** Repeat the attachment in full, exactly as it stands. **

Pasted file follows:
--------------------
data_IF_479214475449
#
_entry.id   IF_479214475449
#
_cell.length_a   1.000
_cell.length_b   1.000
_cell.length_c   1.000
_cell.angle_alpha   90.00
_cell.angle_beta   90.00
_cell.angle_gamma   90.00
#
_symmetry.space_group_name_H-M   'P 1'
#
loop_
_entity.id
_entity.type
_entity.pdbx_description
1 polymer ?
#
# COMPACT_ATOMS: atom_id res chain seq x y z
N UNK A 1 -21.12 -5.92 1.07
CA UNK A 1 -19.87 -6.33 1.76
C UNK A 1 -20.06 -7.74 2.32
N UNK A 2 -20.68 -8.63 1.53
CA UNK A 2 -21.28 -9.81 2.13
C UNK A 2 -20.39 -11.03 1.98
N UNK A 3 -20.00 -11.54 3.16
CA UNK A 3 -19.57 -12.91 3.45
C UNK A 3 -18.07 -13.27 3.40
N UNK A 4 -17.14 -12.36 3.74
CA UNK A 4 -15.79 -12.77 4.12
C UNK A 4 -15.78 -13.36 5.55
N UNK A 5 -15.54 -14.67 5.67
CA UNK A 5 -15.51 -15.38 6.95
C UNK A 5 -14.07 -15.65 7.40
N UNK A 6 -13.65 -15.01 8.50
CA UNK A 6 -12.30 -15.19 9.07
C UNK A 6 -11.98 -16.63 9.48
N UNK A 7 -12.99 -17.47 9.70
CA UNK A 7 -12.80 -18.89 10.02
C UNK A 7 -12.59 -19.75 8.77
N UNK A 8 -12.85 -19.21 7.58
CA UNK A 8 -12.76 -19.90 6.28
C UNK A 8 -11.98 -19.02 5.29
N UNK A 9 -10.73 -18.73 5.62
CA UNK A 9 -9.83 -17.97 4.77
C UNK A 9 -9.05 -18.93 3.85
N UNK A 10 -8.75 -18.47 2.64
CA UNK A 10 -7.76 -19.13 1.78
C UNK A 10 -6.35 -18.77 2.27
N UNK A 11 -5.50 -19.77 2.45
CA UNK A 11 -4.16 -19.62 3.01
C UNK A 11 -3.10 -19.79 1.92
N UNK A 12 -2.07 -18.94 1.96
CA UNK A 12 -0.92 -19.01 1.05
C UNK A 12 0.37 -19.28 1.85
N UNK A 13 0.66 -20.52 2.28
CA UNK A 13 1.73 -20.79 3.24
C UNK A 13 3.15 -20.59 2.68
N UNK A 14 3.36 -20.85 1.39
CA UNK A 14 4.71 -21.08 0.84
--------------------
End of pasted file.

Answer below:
data_IF_479214475449
#
_entry.id   IF_479214475449
#
_cell.length_a   1.000
_cell.length_b   1.000
_cell.length_c   1.000
_cell.angle_alpha   90.00
_cell.angle_beta   90.00
_cell.angle_gamma   90.00
#
_symmetry.space_group_name_H-M   'P 1'
#
loop_
_entity.id
_entity.type
_entity.pdbx_description
1 polymer ?
#
# COMPACT_ATOMS: atom_id res chain seq x y z
N UNK A 1 -21.12 -5.92 1.07
CA UNK A 1 -19.87 -6.33 1.76
C UNK A 1 -20.06 -7.74 2.32
N UNK A 2 -20.68 -8.63 1.53
CA UNK A 2 -21.28 -9.81 2.13
C UNK A 2 -20.39 -11.03 1.98
N UNK A 3 -20.00 -11.54 3.16
CA UNK A 3 -19.57 -12.91 3.45
C UNK A 3 -18.07 -13.27 3.40
N UNK A 4 -17.14 -12.36 3.74
CA UNK A 4 -15.79 -12.77 4.12
C UNK A 4 -15.78 -13.36 5.55
N UNK A 5 -15.54 -14.67 5.67
CA UNK A 5 -15.51 -15.38 6.95
C UNK A 5 -14.07 -15.65 7.40
N UNK A 6 -13.65 -15.01 8.50
CA UNK A 6 -12.30 -15.19 9.07
C UNK A 6 -11.98 -16.63 9.48
N UNK A 7 -12.99 -17.47 9.70
CA UNK A 7 -12.80 -18.89 10.02
C UNK A 7 -12.59 -19.75 8.77
N UNK A 8 -12.85 -19.21 7.58
CA UNK A 8 -12.76 -19.90 6.28
C UNK A 8 -11.98 -19.02 5.29
N UNK A 9 -10.73 -18.73 5.62
CA UNK A 9 -9.83 -17.97 4.77
C UNK A 9 -9.05 -18.93 3.85
N UNK A 10 -8.75 -18.47 2.64
CA UNK A 10 -7.76 -19.13 1.78
C UNK A 10 -6.35 -18.77 2.27
N UNK A 11 -5.50 -19.77 2.45
CA UNK A 11 -4.16 -19.62 3.01
C UNK A 11 -3.10 -19.79 1.92
N UNK A 12 -2.07 -18.94 1.96
CA UNK A 12 -0.92 -19.01 1.05
C UNK A 12 0.37 -19.28 1.85
N UNK A 13 0.66 -20.52 2.28
CA UNK A 13 1.73 -20.79 3.24
C UNK A 13 3.15 -20.59 2.68
N UNK A 14 3.36 -20.85 1.39
CA UNK A 14 4.71 -21.08 0.84